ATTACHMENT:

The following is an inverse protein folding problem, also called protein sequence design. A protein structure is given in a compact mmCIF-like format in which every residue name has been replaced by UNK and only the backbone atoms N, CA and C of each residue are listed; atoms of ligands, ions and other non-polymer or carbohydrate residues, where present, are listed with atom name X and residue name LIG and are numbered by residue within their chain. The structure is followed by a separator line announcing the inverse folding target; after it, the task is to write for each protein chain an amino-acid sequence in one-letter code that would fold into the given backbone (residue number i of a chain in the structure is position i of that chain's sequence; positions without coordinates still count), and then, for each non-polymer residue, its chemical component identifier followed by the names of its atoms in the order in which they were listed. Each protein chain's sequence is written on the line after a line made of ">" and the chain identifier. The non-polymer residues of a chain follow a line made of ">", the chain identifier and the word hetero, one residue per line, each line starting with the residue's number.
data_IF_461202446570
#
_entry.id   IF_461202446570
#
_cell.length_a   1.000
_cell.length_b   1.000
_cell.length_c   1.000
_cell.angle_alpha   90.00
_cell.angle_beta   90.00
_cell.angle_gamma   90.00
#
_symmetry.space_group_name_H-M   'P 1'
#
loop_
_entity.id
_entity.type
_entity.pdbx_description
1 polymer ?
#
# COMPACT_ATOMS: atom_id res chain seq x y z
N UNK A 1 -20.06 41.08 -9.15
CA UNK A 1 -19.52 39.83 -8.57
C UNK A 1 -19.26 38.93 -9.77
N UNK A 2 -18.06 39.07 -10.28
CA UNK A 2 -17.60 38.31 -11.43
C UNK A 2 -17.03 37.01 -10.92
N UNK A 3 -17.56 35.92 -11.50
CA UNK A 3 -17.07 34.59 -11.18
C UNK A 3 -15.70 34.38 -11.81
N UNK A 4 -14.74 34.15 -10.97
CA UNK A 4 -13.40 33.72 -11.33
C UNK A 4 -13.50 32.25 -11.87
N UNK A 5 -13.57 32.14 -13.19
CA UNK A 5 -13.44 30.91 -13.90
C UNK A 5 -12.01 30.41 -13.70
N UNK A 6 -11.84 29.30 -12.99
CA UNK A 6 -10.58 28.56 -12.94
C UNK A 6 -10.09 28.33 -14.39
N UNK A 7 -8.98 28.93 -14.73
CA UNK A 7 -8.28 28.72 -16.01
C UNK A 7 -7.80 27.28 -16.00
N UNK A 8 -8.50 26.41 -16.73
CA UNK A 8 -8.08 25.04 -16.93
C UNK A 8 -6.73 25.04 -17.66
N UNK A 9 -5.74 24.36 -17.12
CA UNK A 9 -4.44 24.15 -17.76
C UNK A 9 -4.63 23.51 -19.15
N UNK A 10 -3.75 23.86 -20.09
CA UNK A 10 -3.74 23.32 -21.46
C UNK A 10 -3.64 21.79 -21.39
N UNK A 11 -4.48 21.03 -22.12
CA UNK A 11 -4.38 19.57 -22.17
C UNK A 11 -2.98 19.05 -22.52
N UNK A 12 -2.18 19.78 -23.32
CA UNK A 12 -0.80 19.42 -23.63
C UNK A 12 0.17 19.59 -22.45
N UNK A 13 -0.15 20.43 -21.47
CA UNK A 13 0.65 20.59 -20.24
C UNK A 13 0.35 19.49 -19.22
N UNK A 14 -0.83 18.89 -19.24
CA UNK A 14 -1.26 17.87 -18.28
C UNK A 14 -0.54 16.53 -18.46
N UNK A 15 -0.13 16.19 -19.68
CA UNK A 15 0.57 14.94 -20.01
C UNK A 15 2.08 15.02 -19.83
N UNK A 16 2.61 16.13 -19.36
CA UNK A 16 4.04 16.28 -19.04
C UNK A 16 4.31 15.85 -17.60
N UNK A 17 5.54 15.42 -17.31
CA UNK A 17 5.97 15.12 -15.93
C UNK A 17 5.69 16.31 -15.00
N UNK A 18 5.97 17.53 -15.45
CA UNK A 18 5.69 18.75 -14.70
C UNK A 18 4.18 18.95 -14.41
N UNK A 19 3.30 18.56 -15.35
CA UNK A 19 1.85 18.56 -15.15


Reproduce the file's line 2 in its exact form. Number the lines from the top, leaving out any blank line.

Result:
data_IF_461202446570